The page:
Almshouse charities are governed and administered by trustees in accordance with Schemes issued by the Charity Commission. A special feature of almshouse charities is that trustees are recruited locally, and operate on a pro bono basis. Many will have grown up in the same town or village as the residents, and this creates a special bond between them. Almshouse trustees must act in accordance with Charity Law and the Trustee Act 2000 to preserve and strengthen their charity for the benefit of residents now and in the future.
Trustees are responsible for the proper management of the almshouse charity. They have to conform with the Charity’s Governing Document or Scheme. The Objects of the charity define the beneficiary group that trustees are permitted to appoint as residents. The Governing Document will also define how many trustees the charity has, the permitted term of office and whether they are allowed to serve more than one term.
Trustees have overall control of a charity and are responsible for making sure it’s doing what it was set up to do. They lead the charity and decide how it is run. Being a trustee means making decisions that will impact on people’s lives. Charity trustees make decisions about their charity together, working as a team. Decisions don’t usually need to be unanimous as long as the majority of trustees agree. Trustees make a difference to the local community and to society as a whole.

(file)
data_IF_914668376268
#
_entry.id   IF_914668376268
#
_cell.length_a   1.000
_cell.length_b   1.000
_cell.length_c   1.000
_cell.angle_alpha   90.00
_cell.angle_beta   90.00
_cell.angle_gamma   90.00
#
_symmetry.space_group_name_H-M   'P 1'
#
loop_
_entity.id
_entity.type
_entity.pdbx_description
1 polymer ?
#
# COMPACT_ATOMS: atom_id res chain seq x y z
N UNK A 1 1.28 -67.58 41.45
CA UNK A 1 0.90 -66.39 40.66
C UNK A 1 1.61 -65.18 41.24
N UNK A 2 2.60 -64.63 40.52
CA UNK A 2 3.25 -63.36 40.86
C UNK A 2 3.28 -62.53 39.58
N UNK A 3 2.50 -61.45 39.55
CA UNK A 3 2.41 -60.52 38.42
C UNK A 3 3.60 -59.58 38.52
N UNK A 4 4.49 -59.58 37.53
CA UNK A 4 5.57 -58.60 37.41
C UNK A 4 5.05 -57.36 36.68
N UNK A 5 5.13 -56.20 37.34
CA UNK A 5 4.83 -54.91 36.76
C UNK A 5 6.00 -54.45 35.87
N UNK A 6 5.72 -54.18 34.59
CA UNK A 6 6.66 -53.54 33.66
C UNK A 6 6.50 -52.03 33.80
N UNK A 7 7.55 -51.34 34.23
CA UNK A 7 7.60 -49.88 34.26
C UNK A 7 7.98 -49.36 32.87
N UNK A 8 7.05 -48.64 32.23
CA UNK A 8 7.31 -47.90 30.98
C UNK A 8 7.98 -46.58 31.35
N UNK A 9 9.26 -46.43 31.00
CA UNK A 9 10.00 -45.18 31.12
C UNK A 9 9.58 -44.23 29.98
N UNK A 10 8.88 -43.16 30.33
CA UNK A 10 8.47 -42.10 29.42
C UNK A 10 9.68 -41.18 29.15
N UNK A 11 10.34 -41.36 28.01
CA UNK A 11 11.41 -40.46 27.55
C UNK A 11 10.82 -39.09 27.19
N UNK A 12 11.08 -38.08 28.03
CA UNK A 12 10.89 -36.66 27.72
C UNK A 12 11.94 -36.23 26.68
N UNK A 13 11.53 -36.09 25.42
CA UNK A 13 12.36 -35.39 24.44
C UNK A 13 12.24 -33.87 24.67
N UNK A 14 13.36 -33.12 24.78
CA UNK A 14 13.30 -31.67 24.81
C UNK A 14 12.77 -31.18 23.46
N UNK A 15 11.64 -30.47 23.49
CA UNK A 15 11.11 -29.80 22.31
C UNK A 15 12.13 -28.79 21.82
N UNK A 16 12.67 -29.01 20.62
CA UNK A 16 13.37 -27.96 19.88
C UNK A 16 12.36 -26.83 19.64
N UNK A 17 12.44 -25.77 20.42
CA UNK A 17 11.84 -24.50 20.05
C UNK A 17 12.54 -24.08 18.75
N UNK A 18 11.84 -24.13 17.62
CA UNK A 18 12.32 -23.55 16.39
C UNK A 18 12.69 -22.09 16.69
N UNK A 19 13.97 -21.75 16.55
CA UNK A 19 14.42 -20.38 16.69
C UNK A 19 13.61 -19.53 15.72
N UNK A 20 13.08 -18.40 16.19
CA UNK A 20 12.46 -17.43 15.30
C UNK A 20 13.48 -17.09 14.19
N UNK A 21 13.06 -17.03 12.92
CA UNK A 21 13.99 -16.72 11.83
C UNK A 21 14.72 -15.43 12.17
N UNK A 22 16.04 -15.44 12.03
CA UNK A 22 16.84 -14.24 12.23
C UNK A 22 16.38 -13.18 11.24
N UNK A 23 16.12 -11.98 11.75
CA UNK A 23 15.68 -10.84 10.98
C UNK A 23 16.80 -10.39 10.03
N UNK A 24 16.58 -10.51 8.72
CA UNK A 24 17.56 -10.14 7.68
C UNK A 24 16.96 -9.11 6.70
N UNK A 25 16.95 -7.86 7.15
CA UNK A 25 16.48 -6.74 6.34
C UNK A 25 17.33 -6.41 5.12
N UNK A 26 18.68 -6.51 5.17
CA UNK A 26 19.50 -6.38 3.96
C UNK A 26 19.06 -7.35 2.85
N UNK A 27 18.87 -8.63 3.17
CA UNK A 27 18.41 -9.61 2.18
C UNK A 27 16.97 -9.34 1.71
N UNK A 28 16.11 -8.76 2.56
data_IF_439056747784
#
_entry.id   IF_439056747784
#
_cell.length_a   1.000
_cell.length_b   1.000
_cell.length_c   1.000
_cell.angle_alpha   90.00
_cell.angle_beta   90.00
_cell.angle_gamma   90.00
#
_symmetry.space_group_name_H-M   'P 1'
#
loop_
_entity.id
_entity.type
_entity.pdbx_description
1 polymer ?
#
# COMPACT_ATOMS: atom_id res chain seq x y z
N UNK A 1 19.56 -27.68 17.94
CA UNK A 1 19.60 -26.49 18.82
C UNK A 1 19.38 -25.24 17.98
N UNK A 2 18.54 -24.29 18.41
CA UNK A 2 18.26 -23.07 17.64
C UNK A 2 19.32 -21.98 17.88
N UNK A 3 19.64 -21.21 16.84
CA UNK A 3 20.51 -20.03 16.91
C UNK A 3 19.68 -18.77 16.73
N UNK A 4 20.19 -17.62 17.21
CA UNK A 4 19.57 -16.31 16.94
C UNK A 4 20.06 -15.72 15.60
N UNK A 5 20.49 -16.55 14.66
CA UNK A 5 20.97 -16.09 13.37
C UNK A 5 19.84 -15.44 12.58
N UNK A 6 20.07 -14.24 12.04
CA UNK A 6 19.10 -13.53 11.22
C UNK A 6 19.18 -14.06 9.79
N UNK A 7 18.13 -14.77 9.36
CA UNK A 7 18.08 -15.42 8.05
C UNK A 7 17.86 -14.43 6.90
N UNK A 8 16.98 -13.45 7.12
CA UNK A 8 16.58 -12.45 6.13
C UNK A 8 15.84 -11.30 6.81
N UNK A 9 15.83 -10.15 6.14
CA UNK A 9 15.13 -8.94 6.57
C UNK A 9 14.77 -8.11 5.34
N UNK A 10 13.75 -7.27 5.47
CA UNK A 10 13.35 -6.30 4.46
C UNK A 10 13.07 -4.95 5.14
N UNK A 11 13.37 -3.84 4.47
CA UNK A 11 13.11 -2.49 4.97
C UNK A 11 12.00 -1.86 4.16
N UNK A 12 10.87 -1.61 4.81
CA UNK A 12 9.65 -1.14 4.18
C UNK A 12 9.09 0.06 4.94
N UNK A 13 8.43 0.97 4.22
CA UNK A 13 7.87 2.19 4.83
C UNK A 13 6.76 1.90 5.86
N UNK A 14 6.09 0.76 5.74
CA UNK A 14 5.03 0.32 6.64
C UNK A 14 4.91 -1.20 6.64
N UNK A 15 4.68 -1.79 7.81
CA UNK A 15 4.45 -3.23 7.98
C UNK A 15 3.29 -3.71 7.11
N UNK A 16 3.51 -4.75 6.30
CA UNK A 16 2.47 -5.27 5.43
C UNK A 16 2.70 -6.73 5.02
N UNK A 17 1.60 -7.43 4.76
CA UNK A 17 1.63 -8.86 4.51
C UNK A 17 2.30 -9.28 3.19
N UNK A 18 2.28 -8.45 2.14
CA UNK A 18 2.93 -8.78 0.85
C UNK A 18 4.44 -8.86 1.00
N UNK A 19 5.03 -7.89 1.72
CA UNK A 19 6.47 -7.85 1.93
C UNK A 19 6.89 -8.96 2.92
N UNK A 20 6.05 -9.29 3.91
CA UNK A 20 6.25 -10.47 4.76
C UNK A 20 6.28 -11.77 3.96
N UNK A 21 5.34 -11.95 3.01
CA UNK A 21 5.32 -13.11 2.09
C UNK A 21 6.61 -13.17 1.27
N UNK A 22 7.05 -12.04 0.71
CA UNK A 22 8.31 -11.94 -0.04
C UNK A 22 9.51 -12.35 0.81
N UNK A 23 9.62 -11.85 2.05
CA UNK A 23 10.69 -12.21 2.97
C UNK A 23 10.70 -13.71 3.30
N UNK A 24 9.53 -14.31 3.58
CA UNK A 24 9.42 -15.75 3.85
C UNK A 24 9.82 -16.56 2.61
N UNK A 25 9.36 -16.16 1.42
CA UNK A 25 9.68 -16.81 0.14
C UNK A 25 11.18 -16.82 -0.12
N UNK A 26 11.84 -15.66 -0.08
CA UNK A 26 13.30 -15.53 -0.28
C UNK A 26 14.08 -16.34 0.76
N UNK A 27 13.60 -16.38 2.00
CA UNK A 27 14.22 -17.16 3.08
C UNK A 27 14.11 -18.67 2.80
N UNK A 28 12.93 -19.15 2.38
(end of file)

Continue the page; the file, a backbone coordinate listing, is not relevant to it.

Some trustees have special roles, such as the chair and the treasurer. They are known as officers. Officers don’t automatically have any extra powers or legal duties than the other trustees, but may carry out specific roles or have specific responsibilities delegated to them. All trustees remain jointly responsible for the charity. For example, all trustees share responsibility for finances (not just the treasurer).
Whilst trusteeship can be demanding of your time, skills, knowledge and abilities, it is also rewarding for many reasons - from a sense of making a difference to the charitable cause, to new experiences, new skills, new friendships and new contacts. Click here to read some of our member stories.
For anyone considering becoming a charity trustee, some essential reading can be found at:
‘GUIDANCE The essential trustee: what you need to know, what you need to do’
‘Code of Good Governance for Charities’